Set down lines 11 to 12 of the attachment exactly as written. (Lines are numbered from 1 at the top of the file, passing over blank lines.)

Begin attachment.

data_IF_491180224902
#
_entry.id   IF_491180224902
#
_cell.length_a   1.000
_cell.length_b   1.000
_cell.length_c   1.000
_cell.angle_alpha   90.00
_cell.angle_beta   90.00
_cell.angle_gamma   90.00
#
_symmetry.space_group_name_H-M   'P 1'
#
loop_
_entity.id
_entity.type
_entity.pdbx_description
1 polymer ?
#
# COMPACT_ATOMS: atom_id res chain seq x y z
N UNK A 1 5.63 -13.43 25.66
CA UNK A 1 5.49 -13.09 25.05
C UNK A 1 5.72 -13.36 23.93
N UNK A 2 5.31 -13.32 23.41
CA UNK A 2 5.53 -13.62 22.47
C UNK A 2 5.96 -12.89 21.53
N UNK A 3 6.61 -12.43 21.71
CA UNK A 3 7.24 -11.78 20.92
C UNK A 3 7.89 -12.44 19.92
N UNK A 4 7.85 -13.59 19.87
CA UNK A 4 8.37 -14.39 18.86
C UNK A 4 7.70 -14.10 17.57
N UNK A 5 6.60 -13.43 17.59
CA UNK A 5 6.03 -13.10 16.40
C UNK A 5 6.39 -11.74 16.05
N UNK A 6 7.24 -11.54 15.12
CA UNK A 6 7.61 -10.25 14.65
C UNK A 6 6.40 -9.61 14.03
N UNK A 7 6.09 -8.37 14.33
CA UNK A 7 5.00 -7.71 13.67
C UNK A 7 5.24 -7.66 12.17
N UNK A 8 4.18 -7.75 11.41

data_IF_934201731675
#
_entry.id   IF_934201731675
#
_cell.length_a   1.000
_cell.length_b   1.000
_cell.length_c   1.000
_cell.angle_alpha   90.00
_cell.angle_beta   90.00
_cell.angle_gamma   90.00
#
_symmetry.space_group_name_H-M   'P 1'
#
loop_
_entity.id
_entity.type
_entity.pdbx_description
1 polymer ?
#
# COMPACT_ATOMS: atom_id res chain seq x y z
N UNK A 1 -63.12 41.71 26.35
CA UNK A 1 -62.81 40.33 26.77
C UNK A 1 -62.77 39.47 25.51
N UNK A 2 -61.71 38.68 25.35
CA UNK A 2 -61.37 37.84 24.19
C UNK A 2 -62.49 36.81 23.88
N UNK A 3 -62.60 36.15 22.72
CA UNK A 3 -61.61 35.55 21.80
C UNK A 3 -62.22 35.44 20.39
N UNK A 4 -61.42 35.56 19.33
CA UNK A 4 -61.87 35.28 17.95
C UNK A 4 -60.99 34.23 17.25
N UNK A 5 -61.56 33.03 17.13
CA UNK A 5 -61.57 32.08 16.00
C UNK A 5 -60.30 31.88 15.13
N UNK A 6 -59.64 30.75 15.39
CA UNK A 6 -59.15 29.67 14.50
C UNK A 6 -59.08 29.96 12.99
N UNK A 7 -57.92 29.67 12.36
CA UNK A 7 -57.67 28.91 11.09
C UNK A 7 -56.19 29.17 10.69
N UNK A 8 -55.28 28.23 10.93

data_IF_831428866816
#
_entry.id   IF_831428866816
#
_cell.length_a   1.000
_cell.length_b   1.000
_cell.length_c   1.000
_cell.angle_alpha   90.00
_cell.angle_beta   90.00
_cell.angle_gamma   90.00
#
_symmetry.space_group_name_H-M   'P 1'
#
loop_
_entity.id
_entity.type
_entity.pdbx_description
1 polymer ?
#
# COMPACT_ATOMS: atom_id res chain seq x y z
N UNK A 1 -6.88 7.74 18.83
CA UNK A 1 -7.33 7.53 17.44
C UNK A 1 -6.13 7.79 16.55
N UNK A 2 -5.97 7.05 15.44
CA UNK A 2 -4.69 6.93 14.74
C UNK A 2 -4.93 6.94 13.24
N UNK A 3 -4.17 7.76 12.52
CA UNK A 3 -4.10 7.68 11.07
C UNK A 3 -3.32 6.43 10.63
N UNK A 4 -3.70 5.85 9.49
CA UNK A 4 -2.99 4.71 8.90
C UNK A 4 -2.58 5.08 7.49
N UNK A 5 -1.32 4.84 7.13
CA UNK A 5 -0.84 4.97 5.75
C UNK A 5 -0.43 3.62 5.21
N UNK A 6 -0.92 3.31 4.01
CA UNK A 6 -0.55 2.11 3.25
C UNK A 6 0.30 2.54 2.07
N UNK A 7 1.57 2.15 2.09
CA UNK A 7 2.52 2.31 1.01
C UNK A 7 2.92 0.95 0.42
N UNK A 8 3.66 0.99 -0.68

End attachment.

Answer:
#
_symmetry.space_group_name_H-M   'P 1'